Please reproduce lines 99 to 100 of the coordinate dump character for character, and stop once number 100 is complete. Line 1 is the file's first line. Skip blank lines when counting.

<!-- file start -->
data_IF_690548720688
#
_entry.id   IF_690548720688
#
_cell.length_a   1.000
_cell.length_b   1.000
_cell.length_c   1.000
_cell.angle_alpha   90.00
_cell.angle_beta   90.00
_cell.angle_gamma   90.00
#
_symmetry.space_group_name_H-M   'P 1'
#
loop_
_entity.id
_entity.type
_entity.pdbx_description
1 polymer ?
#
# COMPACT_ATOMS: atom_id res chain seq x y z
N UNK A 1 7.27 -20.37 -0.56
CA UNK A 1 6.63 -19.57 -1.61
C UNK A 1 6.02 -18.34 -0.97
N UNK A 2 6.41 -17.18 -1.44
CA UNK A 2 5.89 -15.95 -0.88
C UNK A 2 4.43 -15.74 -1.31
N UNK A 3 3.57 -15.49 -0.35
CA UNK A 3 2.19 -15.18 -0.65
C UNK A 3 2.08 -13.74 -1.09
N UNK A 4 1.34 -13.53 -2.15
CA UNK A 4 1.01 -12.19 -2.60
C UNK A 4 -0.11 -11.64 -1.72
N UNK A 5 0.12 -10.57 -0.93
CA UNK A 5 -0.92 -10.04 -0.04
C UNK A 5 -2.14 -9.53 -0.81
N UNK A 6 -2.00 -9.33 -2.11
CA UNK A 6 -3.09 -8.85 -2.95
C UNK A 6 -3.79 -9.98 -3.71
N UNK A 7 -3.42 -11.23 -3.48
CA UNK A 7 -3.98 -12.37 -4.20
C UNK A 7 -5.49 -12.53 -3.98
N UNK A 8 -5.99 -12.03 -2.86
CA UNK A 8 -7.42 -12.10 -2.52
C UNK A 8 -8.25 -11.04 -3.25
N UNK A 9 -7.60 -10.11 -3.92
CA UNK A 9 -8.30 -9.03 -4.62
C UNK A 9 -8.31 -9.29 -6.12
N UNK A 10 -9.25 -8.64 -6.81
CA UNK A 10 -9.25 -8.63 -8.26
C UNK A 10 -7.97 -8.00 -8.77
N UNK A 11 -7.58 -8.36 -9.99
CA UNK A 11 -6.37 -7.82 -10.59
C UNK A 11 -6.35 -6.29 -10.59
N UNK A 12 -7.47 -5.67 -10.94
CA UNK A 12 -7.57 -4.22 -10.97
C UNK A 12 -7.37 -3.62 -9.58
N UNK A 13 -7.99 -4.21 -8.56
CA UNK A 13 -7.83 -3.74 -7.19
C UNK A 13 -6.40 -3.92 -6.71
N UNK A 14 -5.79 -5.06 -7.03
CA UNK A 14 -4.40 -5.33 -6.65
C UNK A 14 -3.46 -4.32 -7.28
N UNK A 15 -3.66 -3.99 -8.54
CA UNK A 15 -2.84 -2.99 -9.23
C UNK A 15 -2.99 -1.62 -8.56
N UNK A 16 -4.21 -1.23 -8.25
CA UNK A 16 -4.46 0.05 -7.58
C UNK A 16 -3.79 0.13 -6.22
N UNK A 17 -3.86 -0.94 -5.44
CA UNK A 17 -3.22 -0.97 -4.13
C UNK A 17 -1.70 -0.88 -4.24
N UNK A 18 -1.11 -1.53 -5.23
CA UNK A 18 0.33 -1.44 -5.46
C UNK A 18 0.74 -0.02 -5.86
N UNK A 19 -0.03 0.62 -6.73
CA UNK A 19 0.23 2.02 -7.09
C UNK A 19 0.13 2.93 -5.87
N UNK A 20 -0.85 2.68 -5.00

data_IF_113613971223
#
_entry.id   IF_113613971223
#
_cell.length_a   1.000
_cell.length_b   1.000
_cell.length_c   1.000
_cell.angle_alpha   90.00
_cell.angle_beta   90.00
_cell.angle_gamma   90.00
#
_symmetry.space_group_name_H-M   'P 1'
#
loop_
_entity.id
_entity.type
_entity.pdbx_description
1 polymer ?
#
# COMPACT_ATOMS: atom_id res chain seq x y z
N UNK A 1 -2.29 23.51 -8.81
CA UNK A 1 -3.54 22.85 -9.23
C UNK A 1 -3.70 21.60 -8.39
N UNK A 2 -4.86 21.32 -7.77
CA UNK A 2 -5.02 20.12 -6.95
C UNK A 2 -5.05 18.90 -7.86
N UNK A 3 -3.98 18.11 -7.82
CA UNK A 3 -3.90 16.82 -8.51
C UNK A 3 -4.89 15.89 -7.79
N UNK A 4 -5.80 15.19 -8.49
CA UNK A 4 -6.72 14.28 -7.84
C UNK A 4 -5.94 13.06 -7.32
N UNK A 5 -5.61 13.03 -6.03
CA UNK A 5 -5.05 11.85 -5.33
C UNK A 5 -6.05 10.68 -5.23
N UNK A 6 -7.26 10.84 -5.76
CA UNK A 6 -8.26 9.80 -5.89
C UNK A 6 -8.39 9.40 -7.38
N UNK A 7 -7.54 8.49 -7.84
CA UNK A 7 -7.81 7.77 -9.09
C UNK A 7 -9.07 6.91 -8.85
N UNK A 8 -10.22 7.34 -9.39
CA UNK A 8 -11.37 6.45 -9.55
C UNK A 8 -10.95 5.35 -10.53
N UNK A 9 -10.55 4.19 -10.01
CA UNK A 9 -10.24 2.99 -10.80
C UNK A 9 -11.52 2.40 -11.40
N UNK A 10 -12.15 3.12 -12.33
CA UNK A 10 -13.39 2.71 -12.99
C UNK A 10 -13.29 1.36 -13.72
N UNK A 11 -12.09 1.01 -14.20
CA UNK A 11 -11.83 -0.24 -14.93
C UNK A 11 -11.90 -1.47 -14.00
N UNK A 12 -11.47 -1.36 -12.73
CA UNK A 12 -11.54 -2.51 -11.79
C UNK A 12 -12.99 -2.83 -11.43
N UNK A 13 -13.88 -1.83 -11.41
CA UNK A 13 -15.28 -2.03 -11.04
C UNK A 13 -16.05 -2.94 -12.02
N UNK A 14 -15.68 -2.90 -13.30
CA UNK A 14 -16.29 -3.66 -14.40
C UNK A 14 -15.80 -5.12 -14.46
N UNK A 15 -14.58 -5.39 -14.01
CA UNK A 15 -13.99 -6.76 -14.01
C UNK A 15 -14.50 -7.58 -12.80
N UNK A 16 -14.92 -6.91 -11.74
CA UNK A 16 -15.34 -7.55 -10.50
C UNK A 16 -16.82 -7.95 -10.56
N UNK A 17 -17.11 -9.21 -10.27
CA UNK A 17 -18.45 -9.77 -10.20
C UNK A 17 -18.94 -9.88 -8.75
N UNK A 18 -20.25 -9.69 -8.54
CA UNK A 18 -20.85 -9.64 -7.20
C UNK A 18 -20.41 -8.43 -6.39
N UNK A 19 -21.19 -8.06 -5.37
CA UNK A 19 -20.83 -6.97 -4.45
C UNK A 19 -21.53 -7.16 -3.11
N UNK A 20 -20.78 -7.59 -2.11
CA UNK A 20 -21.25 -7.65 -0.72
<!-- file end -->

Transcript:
N UNK A 1 -2.29 23.51 -8.81
CA UNK A 1 -3.54 22.85 -9.23